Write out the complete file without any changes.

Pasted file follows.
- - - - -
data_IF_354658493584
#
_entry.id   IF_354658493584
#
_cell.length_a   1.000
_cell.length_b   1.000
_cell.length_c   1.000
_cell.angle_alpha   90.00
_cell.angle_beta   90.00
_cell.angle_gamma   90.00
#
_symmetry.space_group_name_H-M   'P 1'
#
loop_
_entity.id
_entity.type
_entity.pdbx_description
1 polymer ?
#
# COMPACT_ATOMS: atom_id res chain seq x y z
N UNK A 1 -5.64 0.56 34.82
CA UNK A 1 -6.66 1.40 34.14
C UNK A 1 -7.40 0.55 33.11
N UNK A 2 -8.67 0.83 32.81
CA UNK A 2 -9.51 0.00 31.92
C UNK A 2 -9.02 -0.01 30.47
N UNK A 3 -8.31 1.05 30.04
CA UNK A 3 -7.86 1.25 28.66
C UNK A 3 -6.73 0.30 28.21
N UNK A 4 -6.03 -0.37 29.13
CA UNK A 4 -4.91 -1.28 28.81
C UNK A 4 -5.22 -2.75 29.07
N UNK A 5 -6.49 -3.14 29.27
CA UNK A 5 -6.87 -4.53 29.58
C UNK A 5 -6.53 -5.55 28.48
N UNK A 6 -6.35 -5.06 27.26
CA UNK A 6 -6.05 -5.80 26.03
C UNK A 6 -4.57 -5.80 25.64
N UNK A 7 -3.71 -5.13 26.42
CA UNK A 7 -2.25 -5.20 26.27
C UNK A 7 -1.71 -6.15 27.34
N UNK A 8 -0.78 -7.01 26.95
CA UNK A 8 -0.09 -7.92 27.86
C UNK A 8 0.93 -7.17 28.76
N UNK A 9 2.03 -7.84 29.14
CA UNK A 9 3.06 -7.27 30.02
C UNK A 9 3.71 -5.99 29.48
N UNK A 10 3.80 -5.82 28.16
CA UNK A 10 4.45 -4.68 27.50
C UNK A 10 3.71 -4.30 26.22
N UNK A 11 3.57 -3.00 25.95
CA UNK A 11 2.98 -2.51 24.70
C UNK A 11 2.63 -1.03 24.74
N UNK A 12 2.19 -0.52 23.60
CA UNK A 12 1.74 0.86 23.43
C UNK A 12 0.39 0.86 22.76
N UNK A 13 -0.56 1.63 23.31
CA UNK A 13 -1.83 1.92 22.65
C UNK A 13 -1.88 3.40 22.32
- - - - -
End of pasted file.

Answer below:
data_IF_354658493584
#
_entry.id   IF_354658493584
#
_cell.length_a   1.000
_cell.length_b   1.000
_cell.length_c   1.000
_cell.angle_alpha   90.00
_cell.angle_beta   90.00
_cell.angle_gamma   90.00
#
_symmetry.space_group_name_H-M   'P 1'
#
loop_
_entity.id
_entity.type
_entity.pdbx_description
1 polymer ?
#
# COMPACT_ATOMS: atom_id res chain seq x y z
N UNK A 1 -5.64 0.56 34.82
CA UNK A 1 -6.66 1.40 34.14
C UNK A 1 -7.40 0.55 33.11
N UNK A 2 -8.67 0.83 32.81
CA UNK A 2 -9.51 0.00 31.92
C UNK A 2 -9.02 -0.01 30.47
N UNK A 3 -8.31 1.05 30.04
CA UNK A 3 -7.86 1.25 28.66
C UNK A 3 -6.73 0.30 28.21
N UNK A 4 -6.03 -0.37 29.13
CA UNK A 4 -4.91 -1.28 28.81
C UNK A 4 -5.22 -2.75 29.07
N UNK A 5 -6.49 -3.14 29.27
CA UNK A 5 -6.87 -4.53 29.58
C UNK A 5 -6.53 -5.55 28.48
N UNK A 6 -6.35 -5.06 27.26
CA UNK A 6 -6.05 -5.80 26.03
C UNK A 6 -4.57 -5.80 25.64
N UNK A 7 -3.71 -5.13 26.42
CA UNK A 7 -2.25 -5.20 26.27
C UNK A 7 -1.71 -6.15 27.34
N UNK A 8 -0.78 -7.01 26.95
CA UNK A 8 -0.09 -7.92 27.86
C UNK A 8 0.93 -7.17 28.76
N UNK A 9 2.03 -7.84 29.14
CA UNK A 9 3.06 -7.27 30.02
C UNK A 9 3.71 -5.99 29.48
N UNK A 10 3.80 -5.82 28.16
CA UNK A 10 4.45 -4.68 27.50
C UNK A 10 3.71 -4.30 26.22
N UNK A 11 3.57 -3.00 25.95
CA UNK A 11 2.98 -2.51 24.70
C UNK A 11 2.63 -1.03 24.74
N UNK A 12 2.19 -0.52 23.60
CA UNK A 12 1.74 0.86 23.43
C UNK A 12 0.39 0.86 22.76
N UNK A 13 -0.56 1.63 23.31
CA UNK A 13 -1.83 1.92 22.65
C UNK A 13 -1.88 3.40 22.32